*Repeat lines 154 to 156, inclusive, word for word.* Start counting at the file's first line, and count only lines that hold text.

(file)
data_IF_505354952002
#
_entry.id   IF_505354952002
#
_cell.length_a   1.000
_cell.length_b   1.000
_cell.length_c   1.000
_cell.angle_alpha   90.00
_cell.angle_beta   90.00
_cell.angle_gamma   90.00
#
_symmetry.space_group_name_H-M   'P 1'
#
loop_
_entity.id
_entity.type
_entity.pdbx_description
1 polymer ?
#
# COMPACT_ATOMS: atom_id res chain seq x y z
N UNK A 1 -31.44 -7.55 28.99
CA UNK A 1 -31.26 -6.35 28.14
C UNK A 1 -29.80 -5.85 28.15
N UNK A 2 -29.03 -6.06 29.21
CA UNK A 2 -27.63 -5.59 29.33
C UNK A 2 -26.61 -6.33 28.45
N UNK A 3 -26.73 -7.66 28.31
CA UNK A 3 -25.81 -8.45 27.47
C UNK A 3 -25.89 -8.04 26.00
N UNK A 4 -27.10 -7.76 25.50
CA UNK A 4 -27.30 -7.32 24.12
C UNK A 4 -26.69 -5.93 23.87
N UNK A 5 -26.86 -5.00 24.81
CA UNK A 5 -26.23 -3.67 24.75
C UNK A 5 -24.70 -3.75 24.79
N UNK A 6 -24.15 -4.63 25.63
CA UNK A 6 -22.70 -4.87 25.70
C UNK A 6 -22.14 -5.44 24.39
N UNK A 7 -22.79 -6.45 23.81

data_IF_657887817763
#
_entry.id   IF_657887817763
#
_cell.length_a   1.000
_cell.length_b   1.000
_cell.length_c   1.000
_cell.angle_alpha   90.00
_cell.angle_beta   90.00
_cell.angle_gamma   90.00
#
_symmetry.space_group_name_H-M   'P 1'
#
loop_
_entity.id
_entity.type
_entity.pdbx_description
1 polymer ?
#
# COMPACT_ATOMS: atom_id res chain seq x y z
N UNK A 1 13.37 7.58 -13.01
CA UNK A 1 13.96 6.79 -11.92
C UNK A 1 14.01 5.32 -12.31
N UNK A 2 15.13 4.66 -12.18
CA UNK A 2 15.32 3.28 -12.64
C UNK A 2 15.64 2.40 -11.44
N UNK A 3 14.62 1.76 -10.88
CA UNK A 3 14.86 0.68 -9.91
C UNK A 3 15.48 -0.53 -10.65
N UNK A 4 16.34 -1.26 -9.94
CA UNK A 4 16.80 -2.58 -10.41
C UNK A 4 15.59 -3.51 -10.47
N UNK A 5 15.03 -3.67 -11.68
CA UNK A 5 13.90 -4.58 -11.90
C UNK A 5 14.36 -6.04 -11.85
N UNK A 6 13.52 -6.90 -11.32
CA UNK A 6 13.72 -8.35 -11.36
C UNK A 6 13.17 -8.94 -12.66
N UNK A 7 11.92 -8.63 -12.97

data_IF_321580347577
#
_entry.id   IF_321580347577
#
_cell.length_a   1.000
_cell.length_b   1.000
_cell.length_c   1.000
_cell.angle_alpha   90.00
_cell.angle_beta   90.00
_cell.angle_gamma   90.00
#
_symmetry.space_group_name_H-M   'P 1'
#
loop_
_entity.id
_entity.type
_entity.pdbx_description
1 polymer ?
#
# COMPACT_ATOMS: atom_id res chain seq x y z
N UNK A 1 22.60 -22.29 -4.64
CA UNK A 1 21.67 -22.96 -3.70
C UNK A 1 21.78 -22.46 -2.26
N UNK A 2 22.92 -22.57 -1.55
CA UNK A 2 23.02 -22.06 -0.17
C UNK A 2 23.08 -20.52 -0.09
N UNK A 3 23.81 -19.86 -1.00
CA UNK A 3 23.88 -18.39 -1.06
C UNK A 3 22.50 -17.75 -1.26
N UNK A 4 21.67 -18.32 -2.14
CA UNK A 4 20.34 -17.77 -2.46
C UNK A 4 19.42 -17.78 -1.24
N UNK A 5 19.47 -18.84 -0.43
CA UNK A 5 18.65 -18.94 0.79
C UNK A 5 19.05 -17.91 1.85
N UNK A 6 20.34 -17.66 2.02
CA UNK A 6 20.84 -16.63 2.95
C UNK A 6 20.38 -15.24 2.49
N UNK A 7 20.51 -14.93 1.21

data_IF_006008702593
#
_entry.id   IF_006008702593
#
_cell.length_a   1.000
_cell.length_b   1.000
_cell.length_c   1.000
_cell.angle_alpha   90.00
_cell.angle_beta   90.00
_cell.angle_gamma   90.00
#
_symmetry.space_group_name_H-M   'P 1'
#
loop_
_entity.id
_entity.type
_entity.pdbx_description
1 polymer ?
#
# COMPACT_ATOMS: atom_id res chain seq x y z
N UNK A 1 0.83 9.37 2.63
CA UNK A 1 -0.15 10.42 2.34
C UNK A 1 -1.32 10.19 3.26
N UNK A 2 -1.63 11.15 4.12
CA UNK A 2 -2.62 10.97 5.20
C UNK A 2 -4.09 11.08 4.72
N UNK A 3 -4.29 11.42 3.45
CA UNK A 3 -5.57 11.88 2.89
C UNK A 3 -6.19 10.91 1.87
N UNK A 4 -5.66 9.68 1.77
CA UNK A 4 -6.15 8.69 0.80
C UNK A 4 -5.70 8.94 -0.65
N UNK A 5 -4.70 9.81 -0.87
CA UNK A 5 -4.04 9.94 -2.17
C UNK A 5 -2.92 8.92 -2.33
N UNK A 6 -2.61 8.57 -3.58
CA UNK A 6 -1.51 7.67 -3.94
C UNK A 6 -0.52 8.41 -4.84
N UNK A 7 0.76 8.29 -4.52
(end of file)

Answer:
CA UNK A 6 -1.51 7.67 -3.94
C UNK A 6 -0.52 8.41 -4.84
N UNK A 7 0.76 8.29 -4.52